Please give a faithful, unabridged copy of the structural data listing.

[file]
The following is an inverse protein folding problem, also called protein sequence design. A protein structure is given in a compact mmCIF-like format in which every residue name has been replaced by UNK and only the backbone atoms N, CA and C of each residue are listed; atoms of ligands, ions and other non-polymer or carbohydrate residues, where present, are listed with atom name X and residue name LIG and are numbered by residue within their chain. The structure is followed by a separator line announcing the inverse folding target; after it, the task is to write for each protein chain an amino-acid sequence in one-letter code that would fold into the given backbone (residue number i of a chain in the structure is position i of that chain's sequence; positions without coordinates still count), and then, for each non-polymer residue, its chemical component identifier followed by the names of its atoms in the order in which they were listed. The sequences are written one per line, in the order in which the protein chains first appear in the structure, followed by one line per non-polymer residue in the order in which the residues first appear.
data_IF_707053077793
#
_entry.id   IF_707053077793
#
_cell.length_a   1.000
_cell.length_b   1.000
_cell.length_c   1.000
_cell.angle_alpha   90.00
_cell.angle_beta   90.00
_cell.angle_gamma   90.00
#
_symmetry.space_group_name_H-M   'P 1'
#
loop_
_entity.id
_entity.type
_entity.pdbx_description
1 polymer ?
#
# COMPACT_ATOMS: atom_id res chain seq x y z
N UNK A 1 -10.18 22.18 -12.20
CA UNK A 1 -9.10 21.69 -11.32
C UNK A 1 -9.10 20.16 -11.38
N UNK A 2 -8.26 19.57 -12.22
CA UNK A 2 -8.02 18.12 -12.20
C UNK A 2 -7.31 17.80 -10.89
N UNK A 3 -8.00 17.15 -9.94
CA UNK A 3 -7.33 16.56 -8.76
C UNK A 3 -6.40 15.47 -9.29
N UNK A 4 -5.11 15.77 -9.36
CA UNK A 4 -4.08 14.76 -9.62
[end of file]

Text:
The following is an inverse protein folding problem, also called protein sequence design. A protein structure is given in a compact mmCIF-like format in which every residue name has been replaced by UNK and only the backbone atoms N, CA and C of each residue are listed; atoms of ligands, ions and other non-polymer or carbohydrate residues, where present, are listed with atom name X and residue name LIG and are numbered by residue within their chain. The structure is followed by a separator line announcing the inverse folding target; after it, the task is to write for each protein chain an amino-acid sequence in one-letter code that would fold into the given backbone (residue number i of a chain in the structure is position i of that chain's sequence; positions without coordinates still count), and then, for each non-polymer residue, its chemical component identifier followed by the names of its atoms in the order in which they were listed. The sequences are written one per line, in the order in which the protein chains first appear in the structure, followed by one line per non-polymer residue in the order in which the residues first appear.
data_IF_707053077793
#
_entry.id   IF_707053077793
#
_cell.length_a   1.000
_cell.length_b   1.000
_cell.length_c   1.000
_cell.angle_alpha   90.00
_cell.angle_beta   90.00
_cell.angle_gamma   90.00
#
_symmetry.space_group_name_H-M   'P 1'
#
loop_
_entity.id
_entity.type
_entity.pdbx_description
1 polymer ?
#
# COMPACT_ATOMS: atom_id res chain seq x y z
N UNK A 1 -10.18 22.18 -12.20
CA UNK A 1 -9.10 21.69 -11.32
C UNK A 1 -9.10 20.16 -11.38
N UNK A 2 -8.26 19.57 -12.22
CA UNK A 2 -8.02 18.12 -12.20
C UNK A 2 -7.31 17.80 -10.89
N UNK A 3 -8.00 17.15 -9.94
CA UNK A 3 -7.33 16.56 -8.76
C UNK A 3 -6.40 15.47 -9.29
N UNK A 4 -5.11 15.77 -9.36
CA UNK A 4 -4.08 14.76 -9.62